Saturday, February 23, 2008

the Feldenkrais Method and real (organic) learning

marlie yoga

the Feldenkrais Method and real (organic) learning

Brain plasticity is a field that is discovering in research what Moshe Feldenkrais discovered empirically 50 years ago, as he went about "healing" knees that were almost "worthless" from years of brutal and overly competitive soccer playing. He discovered that it was not the "trying" to fix the knees that did anything, and was not just a "working on the knees" that did the trick. He discovered that what he wanted and needed to learn was how to move himself as a whole organism, in the easiest and most efficient way possible, which turned out to be the most pleasant and most powerful way.

In other words, he learned that he needed to re-learn how to move, and that this re-learning meant he needed

1) to use less effort,

2) to involve more of himself,

3) to move with a slowness that allowed him to notice small details he otherwise might miss

4) to try out various ways of moving, even some that were “worse,” because his brain needed

5) to have a variety of possibilities so learning could be a choice, rather than replacing the old rote movement with a new “better” movement

So this sort of learning was about involving our brains in a variety of possibilities, and from those possibilities discovering for itself more effective and pleasant and congruent patterns of movement.

What does that mean?

It means that when you have choices you aren’t stuck.

It means that if you want to move with ease, you have to have choices that you make, not “good ways of moving” that are imposed on you by some well meaning teacher. (Note how most yoga, Pilates, weight training, dance, singing, even music is taught: “This is the way to do it. Yes, you are doing it right.” Or, “No, you are doing it wrong.” Praising, scolding. Good, bad. High level, or maybe not so high level dog training. In this mode, this usual way of “teaching” that really has no “learning” going on, there is no experimenting, no discovering, no involving of our brains and our excitement to be creative and to discover.)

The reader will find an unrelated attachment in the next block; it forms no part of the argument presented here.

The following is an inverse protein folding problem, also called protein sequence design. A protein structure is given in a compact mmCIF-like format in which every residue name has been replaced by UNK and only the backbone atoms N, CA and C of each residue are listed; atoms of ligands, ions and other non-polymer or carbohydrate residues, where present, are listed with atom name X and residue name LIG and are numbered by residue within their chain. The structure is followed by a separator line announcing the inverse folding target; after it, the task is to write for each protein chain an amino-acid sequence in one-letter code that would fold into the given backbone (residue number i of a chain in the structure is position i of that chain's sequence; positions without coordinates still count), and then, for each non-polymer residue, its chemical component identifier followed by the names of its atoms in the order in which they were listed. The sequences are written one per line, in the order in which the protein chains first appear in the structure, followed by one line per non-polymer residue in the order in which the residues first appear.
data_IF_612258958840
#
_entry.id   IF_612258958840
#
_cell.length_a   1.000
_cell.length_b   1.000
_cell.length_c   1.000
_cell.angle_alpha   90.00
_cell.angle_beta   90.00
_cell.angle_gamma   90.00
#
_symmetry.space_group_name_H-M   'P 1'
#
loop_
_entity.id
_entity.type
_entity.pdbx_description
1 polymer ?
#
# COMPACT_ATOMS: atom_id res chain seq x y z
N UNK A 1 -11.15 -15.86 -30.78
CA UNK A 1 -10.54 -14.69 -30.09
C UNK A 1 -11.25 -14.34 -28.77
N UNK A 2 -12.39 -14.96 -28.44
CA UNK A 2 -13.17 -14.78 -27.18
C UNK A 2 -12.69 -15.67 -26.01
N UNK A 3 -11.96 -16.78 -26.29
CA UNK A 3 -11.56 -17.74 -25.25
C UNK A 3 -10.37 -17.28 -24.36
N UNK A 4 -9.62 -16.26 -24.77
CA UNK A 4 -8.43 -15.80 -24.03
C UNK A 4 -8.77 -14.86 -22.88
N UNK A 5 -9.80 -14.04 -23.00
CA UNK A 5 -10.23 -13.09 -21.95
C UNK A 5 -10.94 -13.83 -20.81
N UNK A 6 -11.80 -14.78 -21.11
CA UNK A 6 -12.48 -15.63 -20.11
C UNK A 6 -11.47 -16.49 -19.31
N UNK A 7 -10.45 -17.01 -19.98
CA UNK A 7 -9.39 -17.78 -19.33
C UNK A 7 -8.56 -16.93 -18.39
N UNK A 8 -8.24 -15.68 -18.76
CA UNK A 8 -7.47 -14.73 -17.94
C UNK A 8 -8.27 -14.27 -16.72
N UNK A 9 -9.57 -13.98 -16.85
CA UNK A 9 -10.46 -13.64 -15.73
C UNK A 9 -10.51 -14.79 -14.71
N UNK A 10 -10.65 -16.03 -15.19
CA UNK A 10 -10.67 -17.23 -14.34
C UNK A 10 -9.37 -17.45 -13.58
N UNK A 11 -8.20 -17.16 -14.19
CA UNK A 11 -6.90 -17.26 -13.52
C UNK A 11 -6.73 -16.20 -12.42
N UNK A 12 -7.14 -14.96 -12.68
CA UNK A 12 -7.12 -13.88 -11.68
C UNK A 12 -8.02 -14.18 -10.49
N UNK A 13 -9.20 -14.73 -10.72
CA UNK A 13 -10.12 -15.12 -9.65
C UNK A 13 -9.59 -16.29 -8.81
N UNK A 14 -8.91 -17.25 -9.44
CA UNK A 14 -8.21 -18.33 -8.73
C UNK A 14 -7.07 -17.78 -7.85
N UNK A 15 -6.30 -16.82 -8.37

This sort of learning, called organic learning (as opposed to rote, academic, learn it the right way training disguised as learning), is exactly what we almost all, as humans, go through when we are small. To learn to crawl is not a falling into and acting out some internal “crawling” program.”

We, as babies, have to first learn to roll over, to raise our heads to the vertical.

We have to learn what a hand can do to hold up a shoulder, and to learn that we try all sorts of positions of hand forward, to the side, closer to the legs, closer to the middle, hand on its top, hand on side, hand on palm, fingers together, fingers in a fist, fingers down and palm up.

We are little scientists, or we are little artists, creating all sorts of possibilities and experiments in gravity. We are moving. We are falling. We are holding ourselves up. We are trying, good, worthless, okay, pretty good options, and discovering which of these, combined with what we are doing with our legs and chest and head and eyes and spine and ribs and pelvis, are going to get us moving across the yard or floor the most easily.

We don’t want to crawl.

We want to move.

We want to move because we want to get something, “over there” and crawling turns out to the be the way we get there.

So we learn. And are a different being, a different sort of human for having this learning. This is organic learning. This is our human birthright. This is what the Feldenkrais Method and the Anat Baniel Method tap into.

You, too, can join this fun.

I hope you do.

No comments: